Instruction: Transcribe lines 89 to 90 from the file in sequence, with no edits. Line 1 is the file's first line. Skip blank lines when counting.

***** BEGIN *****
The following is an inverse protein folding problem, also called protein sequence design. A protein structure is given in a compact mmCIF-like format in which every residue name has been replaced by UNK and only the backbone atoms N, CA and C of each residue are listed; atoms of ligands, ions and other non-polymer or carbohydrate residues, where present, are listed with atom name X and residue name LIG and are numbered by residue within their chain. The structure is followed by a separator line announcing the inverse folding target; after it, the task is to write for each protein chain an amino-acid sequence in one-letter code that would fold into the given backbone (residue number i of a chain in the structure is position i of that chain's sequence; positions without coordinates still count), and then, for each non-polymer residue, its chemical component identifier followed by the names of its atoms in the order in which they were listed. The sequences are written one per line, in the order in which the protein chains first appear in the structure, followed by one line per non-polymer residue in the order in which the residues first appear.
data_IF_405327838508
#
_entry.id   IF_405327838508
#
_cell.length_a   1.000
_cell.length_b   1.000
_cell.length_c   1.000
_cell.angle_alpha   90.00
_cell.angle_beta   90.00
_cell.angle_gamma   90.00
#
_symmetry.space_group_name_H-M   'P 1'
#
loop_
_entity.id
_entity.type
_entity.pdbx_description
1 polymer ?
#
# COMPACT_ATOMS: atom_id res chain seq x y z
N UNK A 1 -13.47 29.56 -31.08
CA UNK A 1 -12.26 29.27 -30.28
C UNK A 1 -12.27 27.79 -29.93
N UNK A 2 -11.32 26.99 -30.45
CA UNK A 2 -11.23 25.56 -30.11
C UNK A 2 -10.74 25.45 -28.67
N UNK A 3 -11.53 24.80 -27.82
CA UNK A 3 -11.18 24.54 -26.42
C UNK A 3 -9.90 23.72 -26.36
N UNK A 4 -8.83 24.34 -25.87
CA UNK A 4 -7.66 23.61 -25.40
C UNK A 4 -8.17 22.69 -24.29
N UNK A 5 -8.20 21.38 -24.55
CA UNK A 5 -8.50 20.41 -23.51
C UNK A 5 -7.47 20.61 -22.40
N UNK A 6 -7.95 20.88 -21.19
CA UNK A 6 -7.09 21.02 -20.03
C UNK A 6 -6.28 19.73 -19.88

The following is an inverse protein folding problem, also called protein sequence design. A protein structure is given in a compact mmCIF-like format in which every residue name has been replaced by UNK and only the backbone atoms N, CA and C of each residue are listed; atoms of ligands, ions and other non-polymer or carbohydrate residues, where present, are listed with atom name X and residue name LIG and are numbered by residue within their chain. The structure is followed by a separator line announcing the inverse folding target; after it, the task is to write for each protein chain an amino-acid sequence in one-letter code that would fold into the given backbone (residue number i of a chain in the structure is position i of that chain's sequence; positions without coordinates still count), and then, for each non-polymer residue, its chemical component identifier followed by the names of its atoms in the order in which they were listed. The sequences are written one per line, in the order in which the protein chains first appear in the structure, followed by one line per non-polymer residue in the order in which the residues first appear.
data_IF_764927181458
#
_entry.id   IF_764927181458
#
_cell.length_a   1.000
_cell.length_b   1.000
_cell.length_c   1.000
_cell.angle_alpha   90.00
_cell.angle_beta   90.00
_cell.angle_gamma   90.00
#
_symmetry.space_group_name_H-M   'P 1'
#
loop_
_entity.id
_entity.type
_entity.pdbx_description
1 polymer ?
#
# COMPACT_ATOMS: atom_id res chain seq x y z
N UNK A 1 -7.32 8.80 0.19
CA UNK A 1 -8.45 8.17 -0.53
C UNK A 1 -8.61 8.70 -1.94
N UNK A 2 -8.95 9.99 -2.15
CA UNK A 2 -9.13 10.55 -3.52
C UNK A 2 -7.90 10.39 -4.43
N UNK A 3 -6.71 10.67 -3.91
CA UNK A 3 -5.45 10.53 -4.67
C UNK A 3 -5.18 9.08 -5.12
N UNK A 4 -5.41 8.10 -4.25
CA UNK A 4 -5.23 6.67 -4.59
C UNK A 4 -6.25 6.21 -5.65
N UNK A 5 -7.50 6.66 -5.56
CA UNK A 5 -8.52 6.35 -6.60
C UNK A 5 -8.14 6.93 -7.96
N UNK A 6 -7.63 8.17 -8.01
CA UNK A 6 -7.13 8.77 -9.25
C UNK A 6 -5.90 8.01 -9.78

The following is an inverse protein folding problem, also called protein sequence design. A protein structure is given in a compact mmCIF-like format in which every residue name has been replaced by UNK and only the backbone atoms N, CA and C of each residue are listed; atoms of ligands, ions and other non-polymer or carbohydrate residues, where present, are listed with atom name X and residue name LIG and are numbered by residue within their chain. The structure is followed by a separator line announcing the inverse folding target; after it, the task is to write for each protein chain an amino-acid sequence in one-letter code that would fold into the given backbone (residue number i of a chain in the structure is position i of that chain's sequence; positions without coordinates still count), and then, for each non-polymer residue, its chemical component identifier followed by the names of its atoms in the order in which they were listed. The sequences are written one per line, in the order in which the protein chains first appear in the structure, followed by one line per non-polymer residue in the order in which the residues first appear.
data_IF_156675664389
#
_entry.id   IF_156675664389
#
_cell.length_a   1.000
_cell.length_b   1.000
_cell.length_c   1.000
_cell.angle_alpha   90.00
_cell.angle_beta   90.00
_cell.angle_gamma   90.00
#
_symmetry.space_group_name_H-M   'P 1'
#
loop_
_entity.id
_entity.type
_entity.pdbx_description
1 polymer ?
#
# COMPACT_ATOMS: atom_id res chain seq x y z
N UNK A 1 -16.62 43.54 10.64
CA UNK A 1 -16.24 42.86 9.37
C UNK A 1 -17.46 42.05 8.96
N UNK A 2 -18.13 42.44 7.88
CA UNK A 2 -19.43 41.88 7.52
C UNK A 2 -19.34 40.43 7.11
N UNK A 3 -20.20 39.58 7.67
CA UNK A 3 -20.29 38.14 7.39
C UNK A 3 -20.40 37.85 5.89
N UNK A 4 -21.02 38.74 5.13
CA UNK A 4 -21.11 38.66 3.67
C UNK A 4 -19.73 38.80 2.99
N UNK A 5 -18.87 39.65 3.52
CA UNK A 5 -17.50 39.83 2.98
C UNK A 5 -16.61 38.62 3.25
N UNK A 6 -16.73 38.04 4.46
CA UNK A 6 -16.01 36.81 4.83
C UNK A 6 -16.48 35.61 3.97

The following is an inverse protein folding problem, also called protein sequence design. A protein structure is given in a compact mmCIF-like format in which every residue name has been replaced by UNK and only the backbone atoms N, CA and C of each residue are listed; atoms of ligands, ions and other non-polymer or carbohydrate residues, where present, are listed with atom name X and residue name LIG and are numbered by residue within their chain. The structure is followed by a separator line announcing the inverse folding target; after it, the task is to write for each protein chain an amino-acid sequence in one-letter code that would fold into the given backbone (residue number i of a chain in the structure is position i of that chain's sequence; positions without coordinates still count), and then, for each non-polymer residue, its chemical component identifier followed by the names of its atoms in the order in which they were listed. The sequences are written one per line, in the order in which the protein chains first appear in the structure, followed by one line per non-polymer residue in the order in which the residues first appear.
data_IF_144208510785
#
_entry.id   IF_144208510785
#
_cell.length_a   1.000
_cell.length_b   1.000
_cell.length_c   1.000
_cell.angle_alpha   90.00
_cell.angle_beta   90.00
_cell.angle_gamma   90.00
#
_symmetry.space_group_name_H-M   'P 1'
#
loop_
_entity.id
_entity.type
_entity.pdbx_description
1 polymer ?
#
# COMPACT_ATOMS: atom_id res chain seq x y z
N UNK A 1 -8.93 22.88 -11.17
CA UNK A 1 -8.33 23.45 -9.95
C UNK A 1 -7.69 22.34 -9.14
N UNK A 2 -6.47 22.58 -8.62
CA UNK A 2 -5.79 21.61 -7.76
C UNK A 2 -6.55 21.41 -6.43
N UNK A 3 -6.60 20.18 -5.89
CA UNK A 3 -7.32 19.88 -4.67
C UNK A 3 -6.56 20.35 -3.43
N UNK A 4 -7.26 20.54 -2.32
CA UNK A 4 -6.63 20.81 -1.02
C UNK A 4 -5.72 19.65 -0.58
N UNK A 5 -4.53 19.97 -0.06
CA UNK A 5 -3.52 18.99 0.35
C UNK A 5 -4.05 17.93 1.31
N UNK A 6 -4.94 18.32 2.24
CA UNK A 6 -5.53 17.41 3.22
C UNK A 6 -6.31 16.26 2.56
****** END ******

_cell.angle_gamma   90.00
#